Well, our existing guidance here mentions dput() — though I think it could be more prominent — and I see people (@Andrea included!) recommend it quite often. It’s also in the Reprex Dos and Don’ts and in the Advanced R 1st Ed section on reproducible examples, which is linked to by the Dos and Don’ts page.

I think it would help to have a very explicit set of instructions on using dput() to link to. The process is quite counter-intuitive and somewhat convention-breaking since it involves a weird, non-reproducible step (copy that thing you got from the console and paste it back up into your script). I rarely see anybody get it right on their first try.

What I really want is, like, a dichotomous branching key to including data in a reproducible example that covers everything from using built-in data to including your own data, with very simple and explicit recommendations for each ending node... but if I want that to exist, I probably need to start working on it myself! :grin:


I think that what you could add to this is creating a new and minimal summary listing the key points (followed by links to more info if the key points don't make sense).

There is a growing and phenomenal amount of info on reprexes, but it is a bit overwhelming.

Having a central ultra short post could be very useful I think. Then we could always refer to that one small condensed post. And that could be the central point from which other reprex threads could be accessed.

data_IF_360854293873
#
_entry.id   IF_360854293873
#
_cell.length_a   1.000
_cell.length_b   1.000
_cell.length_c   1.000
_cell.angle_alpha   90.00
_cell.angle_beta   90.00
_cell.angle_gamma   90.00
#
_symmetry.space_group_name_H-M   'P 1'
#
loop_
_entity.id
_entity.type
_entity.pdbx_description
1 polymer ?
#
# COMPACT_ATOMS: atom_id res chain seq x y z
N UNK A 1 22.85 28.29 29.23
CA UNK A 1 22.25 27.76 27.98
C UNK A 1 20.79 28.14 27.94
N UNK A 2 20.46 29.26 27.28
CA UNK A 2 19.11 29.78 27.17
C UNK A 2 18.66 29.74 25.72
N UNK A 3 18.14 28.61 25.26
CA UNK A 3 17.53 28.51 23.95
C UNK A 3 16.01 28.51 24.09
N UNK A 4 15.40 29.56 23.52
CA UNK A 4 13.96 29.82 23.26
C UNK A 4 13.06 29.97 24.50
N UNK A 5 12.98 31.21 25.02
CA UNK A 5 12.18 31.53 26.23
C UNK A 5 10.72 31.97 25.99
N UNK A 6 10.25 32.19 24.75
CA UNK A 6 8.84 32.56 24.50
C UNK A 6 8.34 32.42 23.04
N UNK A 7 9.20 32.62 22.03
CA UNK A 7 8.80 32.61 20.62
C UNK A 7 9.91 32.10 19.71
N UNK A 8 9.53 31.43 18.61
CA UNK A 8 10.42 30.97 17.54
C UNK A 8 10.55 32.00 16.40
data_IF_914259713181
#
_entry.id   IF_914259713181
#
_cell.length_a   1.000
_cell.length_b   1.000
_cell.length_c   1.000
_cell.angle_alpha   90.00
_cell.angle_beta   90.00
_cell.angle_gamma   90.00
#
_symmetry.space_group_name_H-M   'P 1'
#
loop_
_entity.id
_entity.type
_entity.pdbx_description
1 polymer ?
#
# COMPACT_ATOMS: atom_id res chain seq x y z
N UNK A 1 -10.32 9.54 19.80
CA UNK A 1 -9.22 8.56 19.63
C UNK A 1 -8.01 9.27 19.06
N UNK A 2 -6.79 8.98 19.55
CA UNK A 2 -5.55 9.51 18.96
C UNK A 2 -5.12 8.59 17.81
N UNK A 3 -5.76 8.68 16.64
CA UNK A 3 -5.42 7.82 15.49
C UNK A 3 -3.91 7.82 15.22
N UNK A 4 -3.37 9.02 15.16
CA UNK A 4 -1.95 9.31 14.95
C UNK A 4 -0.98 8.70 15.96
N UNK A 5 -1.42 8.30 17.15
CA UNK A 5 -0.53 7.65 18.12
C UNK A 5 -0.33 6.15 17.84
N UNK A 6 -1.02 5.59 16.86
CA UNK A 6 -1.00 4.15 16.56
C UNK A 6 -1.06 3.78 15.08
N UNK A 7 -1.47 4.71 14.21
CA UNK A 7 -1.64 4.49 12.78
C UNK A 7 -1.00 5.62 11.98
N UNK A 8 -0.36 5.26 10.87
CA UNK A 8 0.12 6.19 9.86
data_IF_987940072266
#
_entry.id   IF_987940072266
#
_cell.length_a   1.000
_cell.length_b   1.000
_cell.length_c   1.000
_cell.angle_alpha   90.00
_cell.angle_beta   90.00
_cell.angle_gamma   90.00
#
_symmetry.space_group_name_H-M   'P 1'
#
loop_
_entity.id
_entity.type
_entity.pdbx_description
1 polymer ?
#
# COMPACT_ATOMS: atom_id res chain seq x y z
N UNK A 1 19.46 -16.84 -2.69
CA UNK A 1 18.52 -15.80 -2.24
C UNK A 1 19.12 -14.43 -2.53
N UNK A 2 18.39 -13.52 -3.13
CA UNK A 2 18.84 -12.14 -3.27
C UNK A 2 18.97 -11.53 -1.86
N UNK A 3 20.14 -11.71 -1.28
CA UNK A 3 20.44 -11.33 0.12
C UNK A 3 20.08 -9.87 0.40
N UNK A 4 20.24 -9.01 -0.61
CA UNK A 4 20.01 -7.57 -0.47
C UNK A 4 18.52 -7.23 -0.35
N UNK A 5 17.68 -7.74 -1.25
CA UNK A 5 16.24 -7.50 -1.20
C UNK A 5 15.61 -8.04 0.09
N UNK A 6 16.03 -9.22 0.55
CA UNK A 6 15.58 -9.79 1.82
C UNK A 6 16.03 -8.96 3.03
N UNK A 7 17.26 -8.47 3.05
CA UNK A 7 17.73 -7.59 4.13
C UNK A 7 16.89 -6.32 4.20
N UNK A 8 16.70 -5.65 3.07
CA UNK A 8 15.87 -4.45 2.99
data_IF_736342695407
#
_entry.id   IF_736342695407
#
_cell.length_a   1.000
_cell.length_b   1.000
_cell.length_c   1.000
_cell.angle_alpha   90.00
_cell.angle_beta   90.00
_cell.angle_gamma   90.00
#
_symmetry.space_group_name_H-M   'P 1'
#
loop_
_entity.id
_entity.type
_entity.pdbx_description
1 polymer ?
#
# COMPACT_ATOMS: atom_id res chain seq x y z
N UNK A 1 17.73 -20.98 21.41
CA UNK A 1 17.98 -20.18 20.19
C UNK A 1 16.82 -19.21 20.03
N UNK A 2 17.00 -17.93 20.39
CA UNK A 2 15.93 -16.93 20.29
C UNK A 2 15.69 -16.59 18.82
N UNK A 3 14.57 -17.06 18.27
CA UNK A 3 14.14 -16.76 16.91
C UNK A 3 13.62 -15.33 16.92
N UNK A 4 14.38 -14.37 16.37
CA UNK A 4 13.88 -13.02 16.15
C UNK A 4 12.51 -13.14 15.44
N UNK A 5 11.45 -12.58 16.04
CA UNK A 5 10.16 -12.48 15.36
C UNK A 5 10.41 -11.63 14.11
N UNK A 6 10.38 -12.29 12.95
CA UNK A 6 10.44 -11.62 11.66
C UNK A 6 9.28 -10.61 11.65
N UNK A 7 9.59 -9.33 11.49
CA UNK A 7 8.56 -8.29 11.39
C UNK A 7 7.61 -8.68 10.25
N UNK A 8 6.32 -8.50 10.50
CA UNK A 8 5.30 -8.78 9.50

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Sorry I didn't realize it was already out there. I don't see it used often and I overlooked this.

That's ok because you don't use dput() in a script. It is only a trick to get give data through copy paste. And it is no different from having to copy some code before running reprex::reprex(). Those are not script tools.

I like the branching idea. A nice scheme goes a long way. Maybe we should start drawing something :smiley:

And if we go with a branching scheme, then one point that is never mentioned here (because it adds complexity and is not necessary) is the concept of minimal reproducible example (MRE). Ideally, this is the best. A reprex which we can run is good enough, but a MRE is the sleekest form. And if we have a scheme, there could be a branch going into this so that people get exposed to it, but more as an option from the main necessary workflow.